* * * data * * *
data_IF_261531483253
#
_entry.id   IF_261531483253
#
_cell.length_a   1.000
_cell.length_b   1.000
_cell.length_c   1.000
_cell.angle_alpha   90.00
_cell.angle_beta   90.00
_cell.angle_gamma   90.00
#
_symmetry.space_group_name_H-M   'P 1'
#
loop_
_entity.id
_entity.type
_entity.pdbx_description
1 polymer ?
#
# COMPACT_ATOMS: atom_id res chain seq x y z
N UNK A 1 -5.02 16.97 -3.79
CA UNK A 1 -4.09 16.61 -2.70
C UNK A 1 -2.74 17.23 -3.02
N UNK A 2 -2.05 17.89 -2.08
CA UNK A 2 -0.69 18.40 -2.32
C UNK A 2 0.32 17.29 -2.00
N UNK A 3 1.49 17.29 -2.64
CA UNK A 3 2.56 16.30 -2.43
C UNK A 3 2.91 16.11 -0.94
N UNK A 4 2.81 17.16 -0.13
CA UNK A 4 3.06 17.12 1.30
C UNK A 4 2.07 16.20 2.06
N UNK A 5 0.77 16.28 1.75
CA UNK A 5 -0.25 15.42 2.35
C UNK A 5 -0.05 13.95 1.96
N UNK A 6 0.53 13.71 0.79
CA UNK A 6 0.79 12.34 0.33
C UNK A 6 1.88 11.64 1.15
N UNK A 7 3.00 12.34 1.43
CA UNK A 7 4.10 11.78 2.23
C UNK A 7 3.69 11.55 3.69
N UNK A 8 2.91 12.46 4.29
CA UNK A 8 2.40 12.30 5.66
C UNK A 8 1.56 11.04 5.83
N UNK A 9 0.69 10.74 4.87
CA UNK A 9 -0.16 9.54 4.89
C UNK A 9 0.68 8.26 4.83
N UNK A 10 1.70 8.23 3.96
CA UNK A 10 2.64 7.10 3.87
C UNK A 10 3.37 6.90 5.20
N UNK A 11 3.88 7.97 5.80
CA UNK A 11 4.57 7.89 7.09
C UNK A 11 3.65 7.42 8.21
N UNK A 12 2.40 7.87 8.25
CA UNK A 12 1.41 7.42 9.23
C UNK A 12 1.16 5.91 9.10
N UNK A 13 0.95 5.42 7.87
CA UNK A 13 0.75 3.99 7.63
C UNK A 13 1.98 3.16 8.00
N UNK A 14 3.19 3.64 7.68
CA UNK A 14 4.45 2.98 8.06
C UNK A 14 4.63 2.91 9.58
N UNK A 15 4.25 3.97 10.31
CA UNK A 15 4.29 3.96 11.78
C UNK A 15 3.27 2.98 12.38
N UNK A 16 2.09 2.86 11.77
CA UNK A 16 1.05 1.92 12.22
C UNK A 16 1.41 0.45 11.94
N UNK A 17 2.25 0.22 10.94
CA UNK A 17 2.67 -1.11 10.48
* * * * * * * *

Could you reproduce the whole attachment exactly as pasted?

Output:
data_IF_261531483253
#
_entry.id   IF_261531483253
#
_cell.length_a   1.000
_cell.length_b   1.000
_cell.length_c   1.000
_cell.angle_alpha   90.00
_cell.angle_beta   90.00
_cell.angle_gamma   90.00
#
_symmetry.space_group_name_H-M   'P 1'
#
loop_
_entity.id
_entity.type
_entity.pdbx_description
1 polymer ?
#
# COMPACT_ATOMS: atom_id res chain seq x y z
N UNK A 1 -5.02 16.97 -3.79
CA UNK A 1 -4.09 16.61 -2.70
C UNK A 1 -2.74 17.23 -3.02
N UNK A 2 -2.05 17.89 -2.08
CA UNK A 2 -0.69 18.40 -2.32
C UNK A 2 0.32 17.29 -2.00
N UNK A 3 1.49 17.29 -2.64
CA UNK A 3 2.56 16.30 -2.43
C UNK A 3 2.91 16.11 -0.94
N UNK A 4 2.81 17.16 -0.13
CA UNK A 4 3.06 17.12 1.30
C UNK A 4 2.07 16.20 2.06
N UNK A 5 0.77 16.28 1.75
CA UNK A 5 -0.25 15.42 2.35
C UNK A 5 -0.05 13.95 1.96
N UNK A 6 0.53 13.71 0.79
CA UNK A 6 0.79 12.34 0.33
C UNK A 6 1.88 11.64 1.15
N UNK A 7 3.00 12.34 1.43
CA UNK A 7 4.10 11.78 2.23
C UNK A 7 3.69 11.55 3.69
N UNK A 8 2.91 12.46 4.29
CA UNK A 8 2.40 12.30 5.66
C UNK A 8 1.56 11.04 5.83
N UNK A 9 0.69 10.74 4.87
CA UNK A 9 -0.16 9.54 4.89
C UNK A 9 0.68 8.26 4.83
N UNK A 10 1.70 8.23 3.96
CA UNK A 10 2.64 7.10 3.87
C UNK A 10 3.37 6.90 5.20
N UNK A 11 3.88 7.97 5.80
CA UNK A 11 4.57 7.89 7.09
C UNK A 11 3.65 7.42 8.21
N UNK A 12 2.40 7.87 8.25
CA UNK A 12 1.41 7.42 9.23
C UNK A 12 1.16 5.91 9.10
N UNK A 13 0.95 5.42 7.87
CA UNK A 13 0.75 3.99 7.63
C UNK A 13 1.98 3.16 8.00
N UNK A 14 3.19 3.64 7.68
CA UNK A 14 4.45 2.98 8.06
C UNK A 14 4.63 2.91 9.58
N UNK A 15 4.25 3.97 10.31
CA UNK A 15 4.29 3.96 11.78
C UNK A 15 3.27 2.98 12.38
N UNK A 16 2.09 2.86 11.77
CA UNK A 16 1.05 1.92 12.22
C UNK A 16 1.41 0.45 11.94
N UNK A 17 2.25 0.22 10.94
CA UNK A 17 2.67 -1.11 10.48